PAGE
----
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Capturing wind

Learning Intention:


To understand the workings of wind socks. To understand that testing and recording information is important in an experiment.

Find wind and direction? Thanks to Angle of Attack for the video



Wind is a force that is important for sailing. The sail captures the wind and moves the boat forward. Wind force is also important for flight. Pilots take off into the wind to help push more air over the wing to create lift and land into the wind to provide resistance or drag to slow the plane down. Both sailors and pilots needs to know where the wind is coming from and how strongly it is blowing.

What is a windsock?


A windsock is a type of kite used to detect wind direction. It is a tapered tube of cloth that is held open at one end by a stiff ring.


What does a windsock do in the wind?


Wind is directed down the tube, causing the narrow end to point in the same direction as the wind is blowing. If the wind is strong enough it will float in a horizontal position.


Where have you seen windsocks? Why are they used?


Brightly coloured windsocks are used at airports for pilots to prepare for takeoff or landing. They use windsocks to determine wind direction and speed. Some factories that must regulate the amount of emission they may put into the atmosphere use windsocks to monitor wind conditions - wind speed and direction.


A koinobori is a Japanese windsock meaning carp- streamer fish. It is a symbol for Kodomo no Hi -‘Children’s Day’, which is a national holiday in Japan. The carp is a fish that symbolises courage and the ability to attain high goals. To celebrate Kodomo no Hi families fly koinobori.


The Beaufort Scale is another observational measure of wind speed. It was devised in 1805 and is still used today. The Met Service is New Zealand's national weather authority and it uses many of the terms from the Beaufort Scale when they are describing the wind in their forecasts.


How windy is it today? 


The unit of measure for wind speed in New Zealand is kilometers per hour when it is measured over land, but wind over water is
measured in knots or nautical miles per hour.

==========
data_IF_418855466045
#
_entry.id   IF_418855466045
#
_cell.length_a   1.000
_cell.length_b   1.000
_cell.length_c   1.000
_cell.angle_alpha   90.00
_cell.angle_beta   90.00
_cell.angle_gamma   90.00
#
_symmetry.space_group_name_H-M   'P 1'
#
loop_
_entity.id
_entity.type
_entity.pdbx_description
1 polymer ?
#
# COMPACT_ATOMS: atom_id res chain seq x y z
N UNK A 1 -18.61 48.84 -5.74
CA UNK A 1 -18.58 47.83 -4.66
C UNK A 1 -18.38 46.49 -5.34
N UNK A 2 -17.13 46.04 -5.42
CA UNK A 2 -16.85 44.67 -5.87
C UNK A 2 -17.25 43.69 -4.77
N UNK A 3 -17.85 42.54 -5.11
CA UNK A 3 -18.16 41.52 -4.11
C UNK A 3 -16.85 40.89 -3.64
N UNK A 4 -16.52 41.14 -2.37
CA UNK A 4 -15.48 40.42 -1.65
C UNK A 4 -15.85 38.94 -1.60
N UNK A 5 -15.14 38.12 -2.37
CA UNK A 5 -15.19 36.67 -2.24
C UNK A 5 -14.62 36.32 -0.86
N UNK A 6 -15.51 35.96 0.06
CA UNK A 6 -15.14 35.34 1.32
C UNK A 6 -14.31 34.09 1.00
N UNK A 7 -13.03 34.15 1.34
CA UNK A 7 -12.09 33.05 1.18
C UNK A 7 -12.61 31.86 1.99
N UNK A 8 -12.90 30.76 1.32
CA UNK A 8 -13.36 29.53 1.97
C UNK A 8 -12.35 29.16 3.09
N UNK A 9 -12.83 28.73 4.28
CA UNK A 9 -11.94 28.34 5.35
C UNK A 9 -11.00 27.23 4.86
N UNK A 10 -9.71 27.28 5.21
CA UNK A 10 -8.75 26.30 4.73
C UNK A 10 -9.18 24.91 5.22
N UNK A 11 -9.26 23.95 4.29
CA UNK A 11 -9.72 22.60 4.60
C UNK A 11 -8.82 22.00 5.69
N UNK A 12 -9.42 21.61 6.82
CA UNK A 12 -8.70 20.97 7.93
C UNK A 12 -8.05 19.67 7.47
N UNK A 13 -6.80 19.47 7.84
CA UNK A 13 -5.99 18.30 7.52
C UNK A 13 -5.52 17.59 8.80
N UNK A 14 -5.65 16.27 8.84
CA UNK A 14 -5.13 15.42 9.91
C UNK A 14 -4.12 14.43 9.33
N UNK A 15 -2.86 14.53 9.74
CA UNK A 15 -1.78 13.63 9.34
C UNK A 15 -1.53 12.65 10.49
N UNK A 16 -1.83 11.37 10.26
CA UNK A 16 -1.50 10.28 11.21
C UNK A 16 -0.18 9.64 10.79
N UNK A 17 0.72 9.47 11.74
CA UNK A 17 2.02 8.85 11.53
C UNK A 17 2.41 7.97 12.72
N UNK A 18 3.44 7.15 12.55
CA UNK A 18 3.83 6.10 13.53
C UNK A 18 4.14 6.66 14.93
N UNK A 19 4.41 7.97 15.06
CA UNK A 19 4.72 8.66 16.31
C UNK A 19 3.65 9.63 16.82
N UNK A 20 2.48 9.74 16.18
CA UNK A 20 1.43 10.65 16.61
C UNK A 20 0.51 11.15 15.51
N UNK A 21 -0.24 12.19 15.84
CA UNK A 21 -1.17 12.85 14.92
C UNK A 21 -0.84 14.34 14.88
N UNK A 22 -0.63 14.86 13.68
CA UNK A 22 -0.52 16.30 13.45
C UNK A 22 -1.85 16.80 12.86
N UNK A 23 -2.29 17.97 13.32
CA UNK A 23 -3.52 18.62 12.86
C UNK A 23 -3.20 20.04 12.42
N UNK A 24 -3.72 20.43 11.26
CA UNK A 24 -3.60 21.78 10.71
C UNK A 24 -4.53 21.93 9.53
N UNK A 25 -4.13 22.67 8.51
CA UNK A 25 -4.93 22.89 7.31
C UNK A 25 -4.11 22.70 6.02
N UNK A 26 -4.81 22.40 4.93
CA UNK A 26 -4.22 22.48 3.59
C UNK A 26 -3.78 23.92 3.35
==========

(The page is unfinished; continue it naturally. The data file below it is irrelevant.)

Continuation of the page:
Activity:  Make a Windsock and calibrate it to measure wind strength




  • Scissors

  • Stapler

  • Hole punch

  • A4 paper

  • String

  • Felt pens




  1. Decorate the A4 piece of paper (landscape) with felt pens, drawing all features of a carp/fish - scales, eyes, mouth etc.

  2. Cut strips of A4 paper, length wise, approximately 2 cm wide.

  3. Staple the strips along the base of the fish.

  4. Join the short sides of the A4 paper together with staples.

  5. Cut another long strip of paper and staple around the head end of the fish.  This is just to make it stronger for the string attachments

  6. Use the hole punch to put a hole on either side of the fish.

  7. Cut a piece of string approximately 1 metre long.

  8. Tie each end of each string through the 2 holes




Now test your windsock outside! 


Take it to an open area to observe the strength of the wind.  The wind speed can be gauged by the windsock's angle when held up high.  When there is little wind the windsock droops and in high wind it flies horizontally.


How many knots is it today? What angle is your wind sock flying at?


Take your windsock outside on days with different winds and keep a record of the angle that it flies. Make a table that shows what the din strength is when your windsock is at different angles. You might like to use terms such as very light wind, light wind, medium wind, very strong wind, very strong wind. 





Wind energy, pungao hau - Electrical energy sourced from harnessing the wind with windmills or wind turbines.


Renewable energy - Energy from something that is not depleted when it is used, like wind or solar power.


Windmill, purere kapo hau - A structure that converts wind power to pump water or mill grain.

Wind turbine, Kopohau - Tall towers with blades that turn in the wind to generate electricity.

Wind farm - A large group of wind turbines for electricity supply.


Lift (in sailing) - An upward force on an aircraft wing or aerofoil.  Lift is the result of pressure differences between the top and bottom of an aerofoil.


Drag - The resistance to the movement of a boat through water.


Kinetic energy - The energy of anything moving such as a boat moving or a ball when kicked.


Friction - Is the resistance of motion when an object rubs against another object.


Axle - A rod passing through the centre of a wheel.

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